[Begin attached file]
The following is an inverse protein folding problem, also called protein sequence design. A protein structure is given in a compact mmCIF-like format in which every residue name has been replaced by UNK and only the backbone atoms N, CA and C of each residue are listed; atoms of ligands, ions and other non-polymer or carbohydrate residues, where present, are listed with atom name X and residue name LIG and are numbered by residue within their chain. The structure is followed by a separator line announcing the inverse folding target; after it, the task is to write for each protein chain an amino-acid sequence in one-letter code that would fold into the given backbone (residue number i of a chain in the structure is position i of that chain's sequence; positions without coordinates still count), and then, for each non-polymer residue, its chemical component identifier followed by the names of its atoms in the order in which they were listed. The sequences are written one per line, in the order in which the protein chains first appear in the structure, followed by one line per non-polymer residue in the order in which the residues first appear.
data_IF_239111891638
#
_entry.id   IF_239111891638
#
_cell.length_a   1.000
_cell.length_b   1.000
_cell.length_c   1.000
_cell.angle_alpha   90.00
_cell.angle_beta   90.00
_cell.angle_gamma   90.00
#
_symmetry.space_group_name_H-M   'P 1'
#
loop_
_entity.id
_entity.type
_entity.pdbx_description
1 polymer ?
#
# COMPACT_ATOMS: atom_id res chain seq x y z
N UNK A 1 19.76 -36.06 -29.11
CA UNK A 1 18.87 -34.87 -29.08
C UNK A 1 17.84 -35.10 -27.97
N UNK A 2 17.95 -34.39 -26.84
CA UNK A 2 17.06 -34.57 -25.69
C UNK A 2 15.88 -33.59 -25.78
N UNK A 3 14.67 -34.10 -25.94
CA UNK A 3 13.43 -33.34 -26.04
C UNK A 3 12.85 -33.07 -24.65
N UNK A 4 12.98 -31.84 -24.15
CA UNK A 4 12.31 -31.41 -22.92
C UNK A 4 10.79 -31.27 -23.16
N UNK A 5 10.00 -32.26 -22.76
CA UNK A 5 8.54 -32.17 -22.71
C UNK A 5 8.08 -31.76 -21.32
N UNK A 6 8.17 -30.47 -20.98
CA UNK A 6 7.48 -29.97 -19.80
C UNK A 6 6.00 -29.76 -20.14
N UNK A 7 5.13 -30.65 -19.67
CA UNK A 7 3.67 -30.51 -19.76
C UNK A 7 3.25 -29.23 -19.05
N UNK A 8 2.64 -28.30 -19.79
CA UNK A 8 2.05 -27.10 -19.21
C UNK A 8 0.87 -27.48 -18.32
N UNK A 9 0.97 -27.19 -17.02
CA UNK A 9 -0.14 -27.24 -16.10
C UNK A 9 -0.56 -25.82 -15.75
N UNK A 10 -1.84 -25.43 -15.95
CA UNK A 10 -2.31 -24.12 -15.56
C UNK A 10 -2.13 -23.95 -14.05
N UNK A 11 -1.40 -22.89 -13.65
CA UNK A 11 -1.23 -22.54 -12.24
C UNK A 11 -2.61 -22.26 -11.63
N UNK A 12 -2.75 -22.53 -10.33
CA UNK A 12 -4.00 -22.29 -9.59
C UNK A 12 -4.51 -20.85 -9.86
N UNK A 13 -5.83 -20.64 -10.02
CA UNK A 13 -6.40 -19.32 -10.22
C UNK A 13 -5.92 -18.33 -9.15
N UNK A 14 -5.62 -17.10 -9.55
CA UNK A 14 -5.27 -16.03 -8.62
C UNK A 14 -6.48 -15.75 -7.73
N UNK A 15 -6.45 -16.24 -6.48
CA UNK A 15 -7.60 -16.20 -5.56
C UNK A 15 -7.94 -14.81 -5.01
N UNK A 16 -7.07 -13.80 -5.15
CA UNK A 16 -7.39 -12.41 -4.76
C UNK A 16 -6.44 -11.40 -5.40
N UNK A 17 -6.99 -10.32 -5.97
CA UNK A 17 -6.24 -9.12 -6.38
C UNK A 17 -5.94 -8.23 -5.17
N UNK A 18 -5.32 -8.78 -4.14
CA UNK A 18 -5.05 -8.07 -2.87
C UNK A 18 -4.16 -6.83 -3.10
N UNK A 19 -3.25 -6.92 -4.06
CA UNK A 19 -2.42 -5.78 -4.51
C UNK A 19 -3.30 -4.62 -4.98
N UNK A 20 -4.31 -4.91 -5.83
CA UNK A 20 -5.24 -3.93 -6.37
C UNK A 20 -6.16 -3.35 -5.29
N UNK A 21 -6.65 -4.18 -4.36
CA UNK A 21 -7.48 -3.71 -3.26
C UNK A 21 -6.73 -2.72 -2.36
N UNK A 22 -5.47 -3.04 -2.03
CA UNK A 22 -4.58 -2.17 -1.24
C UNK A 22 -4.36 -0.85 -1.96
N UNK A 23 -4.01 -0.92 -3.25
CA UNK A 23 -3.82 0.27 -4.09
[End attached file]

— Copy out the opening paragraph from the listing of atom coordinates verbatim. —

The following is an inverse protein folding problem, also called protein sequence design. A protein structure is given in a compact mmCIF-like format in which every residue name has been replaced by UNK and only the backbone atoms N, CA and C of each residue are listed; atoms of ligands, ions and other non-polymer or carbohydrate residues, where present, are listed with atom name X and residue name LIG and are numbered by residue within their chain. The structure is followed by a separator line announcing the inverse folding target; after it, the task is to write for each protein chain an amino-acid sequence in one-letter code that would fold into the given backbone (residue number i of a chain in the structure is position i of that chain's sequence; positions without coordinates still count), and then, for each non-polymer residue, its chemical component identifier followed by the names of its atoms in the order in which they were listed. The sequences are written one per line, in the order in which the protein chains first appear in the structure, followed by one line per non-polymer residue in the order in which the residues first appear.